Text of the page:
Traffickers approach potential victims in many ways. They might pretend to a lonely youth that they're potentially their boyfriend or girlfriend, someone, at last, in their life who cares about them, Mr. Speaker. They might post newspaper or Internet ads for jobs and opportunities, suggesting the possibility of stardom or fame. Promises may be made of money, education, financial aid for their family or simply a better life or a future for someone who believes that they have none. They may simply threaten or kidnap them. Traffickers often use violence, intimidation and deception to make victims do as they say. Many trafficked women and children have a history of previous sexual abuse, poverty, addictions or all three.

In Canada, gangs and larger organized crime networks are significantly involved in the sale and distribution of humans for exploitation. It is organized, methodical and targeted. Traffickers may be male or female, family members or trusted associates and affluent and seemingly upstanding members of the community. Recruiters and traffickers are often women and sometimes relatives, often known and trusted by targeted victims. Traffickers use various methods, Mr. Speaker, to trap the victims and exploit vulnerable persons for profit or personal gain.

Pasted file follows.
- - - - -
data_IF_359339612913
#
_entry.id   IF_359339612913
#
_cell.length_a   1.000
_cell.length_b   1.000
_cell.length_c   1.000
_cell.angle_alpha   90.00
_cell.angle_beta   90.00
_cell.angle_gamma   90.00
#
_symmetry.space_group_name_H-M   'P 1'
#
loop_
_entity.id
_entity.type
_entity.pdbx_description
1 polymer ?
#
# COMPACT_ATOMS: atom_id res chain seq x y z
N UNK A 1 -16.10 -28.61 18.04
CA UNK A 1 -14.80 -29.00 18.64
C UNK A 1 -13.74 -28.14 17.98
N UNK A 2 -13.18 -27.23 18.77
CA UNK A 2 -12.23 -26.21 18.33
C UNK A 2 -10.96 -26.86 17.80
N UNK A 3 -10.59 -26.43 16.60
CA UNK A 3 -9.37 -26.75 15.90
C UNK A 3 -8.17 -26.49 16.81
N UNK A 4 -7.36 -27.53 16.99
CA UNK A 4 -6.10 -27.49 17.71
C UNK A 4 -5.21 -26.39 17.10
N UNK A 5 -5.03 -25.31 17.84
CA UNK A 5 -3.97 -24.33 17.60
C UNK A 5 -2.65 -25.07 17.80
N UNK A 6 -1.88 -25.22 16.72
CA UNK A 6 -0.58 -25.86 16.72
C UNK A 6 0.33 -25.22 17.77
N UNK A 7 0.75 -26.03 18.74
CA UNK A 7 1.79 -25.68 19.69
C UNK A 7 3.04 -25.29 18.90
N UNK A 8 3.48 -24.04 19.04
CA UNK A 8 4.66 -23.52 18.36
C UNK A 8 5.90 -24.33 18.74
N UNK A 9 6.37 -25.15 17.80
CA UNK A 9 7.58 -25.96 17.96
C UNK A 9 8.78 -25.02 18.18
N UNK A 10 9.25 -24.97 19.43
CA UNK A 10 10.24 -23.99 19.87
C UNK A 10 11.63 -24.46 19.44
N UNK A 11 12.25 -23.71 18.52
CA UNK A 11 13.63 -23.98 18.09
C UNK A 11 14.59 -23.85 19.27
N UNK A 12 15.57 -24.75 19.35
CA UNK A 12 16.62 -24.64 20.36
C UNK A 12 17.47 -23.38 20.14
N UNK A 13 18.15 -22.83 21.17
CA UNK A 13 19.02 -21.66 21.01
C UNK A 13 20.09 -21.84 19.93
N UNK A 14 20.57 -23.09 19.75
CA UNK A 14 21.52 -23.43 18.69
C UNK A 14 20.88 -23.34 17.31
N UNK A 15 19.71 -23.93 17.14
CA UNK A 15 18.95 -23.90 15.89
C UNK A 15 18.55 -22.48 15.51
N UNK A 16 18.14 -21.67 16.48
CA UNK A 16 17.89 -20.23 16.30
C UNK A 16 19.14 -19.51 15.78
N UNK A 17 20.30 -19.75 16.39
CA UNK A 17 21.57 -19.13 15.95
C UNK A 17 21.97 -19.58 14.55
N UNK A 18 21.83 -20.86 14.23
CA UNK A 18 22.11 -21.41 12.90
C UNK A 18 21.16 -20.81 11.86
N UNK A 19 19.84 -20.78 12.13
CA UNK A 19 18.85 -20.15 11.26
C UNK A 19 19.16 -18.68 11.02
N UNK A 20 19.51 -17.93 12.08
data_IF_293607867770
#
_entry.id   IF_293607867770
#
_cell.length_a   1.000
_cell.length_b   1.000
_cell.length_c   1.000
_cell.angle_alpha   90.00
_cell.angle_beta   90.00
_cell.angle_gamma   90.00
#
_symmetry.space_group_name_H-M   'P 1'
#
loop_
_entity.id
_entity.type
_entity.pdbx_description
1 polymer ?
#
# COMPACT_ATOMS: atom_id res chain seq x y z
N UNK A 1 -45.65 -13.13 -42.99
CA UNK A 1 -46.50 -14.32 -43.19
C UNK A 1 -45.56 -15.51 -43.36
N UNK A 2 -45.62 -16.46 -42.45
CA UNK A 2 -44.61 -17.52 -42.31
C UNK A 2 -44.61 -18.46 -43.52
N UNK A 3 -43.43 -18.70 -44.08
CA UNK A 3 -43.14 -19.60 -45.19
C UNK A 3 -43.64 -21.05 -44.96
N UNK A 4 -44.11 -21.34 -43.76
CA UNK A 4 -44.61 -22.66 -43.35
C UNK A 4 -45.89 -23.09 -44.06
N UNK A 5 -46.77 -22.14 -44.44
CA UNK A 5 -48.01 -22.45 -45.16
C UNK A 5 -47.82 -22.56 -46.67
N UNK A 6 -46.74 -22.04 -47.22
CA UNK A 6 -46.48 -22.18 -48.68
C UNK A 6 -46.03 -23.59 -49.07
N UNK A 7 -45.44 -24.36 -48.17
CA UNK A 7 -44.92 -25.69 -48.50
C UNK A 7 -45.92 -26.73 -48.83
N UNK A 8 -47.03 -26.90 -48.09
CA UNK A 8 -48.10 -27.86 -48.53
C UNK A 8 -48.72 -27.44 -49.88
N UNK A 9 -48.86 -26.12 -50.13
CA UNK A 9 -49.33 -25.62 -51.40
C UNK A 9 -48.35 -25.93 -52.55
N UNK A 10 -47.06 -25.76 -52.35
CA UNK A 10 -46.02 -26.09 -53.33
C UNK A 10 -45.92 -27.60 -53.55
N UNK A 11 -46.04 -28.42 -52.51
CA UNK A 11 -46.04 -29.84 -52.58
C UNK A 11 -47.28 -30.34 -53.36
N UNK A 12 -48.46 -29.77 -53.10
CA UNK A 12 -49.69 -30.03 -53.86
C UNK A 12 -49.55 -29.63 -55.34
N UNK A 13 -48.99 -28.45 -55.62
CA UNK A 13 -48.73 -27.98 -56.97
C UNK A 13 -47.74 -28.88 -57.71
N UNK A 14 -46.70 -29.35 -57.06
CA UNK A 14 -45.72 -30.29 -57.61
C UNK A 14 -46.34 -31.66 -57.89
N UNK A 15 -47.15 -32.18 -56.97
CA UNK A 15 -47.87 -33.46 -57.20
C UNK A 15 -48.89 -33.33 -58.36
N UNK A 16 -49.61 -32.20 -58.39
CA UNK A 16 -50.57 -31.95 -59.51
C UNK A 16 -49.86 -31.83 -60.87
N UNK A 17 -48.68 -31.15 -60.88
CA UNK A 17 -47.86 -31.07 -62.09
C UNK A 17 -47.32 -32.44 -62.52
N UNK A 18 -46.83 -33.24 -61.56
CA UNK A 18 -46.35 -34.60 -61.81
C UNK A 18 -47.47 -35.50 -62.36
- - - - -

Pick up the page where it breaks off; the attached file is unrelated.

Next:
The ugliness of human trafficking, Mr. Speaker, includes that of illegal organ harvesting. In the world we live in today, innocent victims are murdered for their kidneys, heart, lungs, liver, bones, heart valves and skin. Others are tricked into believing that they will be paid. False documentation giving the impression that willing relatives have donated their organs without wanting or expecting monetary compensation is not uncommon.